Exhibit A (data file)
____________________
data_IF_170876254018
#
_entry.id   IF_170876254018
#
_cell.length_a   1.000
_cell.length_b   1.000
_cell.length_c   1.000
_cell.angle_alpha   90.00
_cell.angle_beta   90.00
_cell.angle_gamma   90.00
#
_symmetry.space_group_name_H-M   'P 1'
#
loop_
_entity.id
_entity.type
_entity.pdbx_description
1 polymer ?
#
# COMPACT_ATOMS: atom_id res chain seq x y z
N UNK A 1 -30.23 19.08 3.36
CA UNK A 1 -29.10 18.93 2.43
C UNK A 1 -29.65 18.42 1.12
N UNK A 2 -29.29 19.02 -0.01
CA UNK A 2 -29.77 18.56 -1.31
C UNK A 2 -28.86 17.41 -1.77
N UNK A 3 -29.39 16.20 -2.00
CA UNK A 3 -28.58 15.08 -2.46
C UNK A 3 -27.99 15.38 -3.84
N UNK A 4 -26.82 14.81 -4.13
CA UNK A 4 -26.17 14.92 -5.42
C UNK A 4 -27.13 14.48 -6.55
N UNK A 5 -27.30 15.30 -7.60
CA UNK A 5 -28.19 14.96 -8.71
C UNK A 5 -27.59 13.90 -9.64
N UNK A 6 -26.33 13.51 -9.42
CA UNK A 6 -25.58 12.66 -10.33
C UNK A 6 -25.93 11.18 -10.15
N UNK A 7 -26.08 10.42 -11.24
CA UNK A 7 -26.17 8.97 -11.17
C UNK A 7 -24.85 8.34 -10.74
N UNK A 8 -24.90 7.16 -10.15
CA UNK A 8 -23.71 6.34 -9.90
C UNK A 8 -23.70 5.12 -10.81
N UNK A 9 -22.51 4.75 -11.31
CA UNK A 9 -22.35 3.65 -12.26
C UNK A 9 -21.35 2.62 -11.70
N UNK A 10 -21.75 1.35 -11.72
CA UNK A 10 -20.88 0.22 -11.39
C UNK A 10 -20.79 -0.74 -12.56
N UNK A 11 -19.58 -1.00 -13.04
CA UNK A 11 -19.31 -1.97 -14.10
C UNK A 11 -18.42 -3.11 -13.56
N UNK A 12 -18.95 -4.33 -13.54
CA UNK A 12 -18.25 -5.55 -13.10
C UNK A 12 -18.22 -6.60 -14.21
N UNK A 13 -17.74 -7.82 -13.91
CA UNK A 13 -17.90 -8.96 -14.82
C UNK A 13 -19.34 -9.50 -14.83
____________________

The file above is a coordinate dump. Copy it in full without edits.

data_IF_170876254018
#
_entry.id   IF_170876254018
#
_cell.length_a   1.000
_cell.length_b   1.000
_cell.length_c   1.000
_cell.angle_alpha   90.00
_cell.angle_beta   90.00
_cell.angle_gamma   90.00
#
_symmetry.space_group_name_H-M   'P 1'
#
loop_
_entity.id
_entity.type
_entity.pdbx_description
1 polymer ?
#
# COMPACT_ATOMS: atom_id res chain seq x y z
N UNK A 1 -30.23 19.08 3.36
CA UNK A 1 -29.10 18.93 2.43
C UNK A 1 -29.65 18.42 1.12
N UNK A 2 -29.29 19.02 -0.01
CA UNK A 2 -29.77 18.56 -1.31
C UNK A 2 -28.86 17.41 -1.77
N UNK A 3 -29.39 16.20 -2.00
CA UNK A 3 -28.58 15.08 -2.46
C UNK A 3 -27.99 15.38 -3.84
N UNK A 4 -26.82 14.81 -4.13
CA UNK A 4 -26.17 14.92 -5.42
C UNK A 4 -27.13 14.48 -6.55
N UNK A 5 -27.30 15.30 -7.60
CA UNK A 5 -28.19 14.96 -8.71
C UNK A 5 -27.59 13.90 -9.64
N UNK A 6 -26.33 13.51 -9.42
CA UNK A 6 -25.58 12.66 -10.33
C UNK A 6 -25.93 11.18 -10.15
N UNK A 7 -26.08 10.42 -11.24
CA UNK A 7 -26.17 8.97 -11.17
C UNK A 7 -24.85 8.34 -10.74
N UNK A 8 -24.90 7.16 -10.15
CA UNK A 8 -23.71 6.34 -9.90
C UNK A 8 -23.70 5.12 -10.81
N UNK A 9 -22.51 4.75 -11.31
CA UNK A 9 -22.35 3.65 -12.26
C UNK A 9 -21.35 2.62 -11.70
N UNK A 10 -21.75 1.35 -11.72
CA UNK A 10 -20.88 0.22 -11.39
C UNK A 10 -20.79 -0.74 -12.56
N UNK A 11 -19.58 -1.00 -13.04
CA UNK A 11 -19.31 -1.97 -14.10
C UNK A 11 -18.42 -3.11 -13.56
N UNK A 12 -18.95 -4.33 -13.54
CA UNK A 12 -18.25 -5.55 -13.10
C UNK A 12 -18.22 -6.60 -14.21
N UNK A 13 -17.74 -7.82 -13.91
CA UNK A 13 -17.90 -8.96 -14.82
C UNK A 13 -19.34 -9.50 -14.83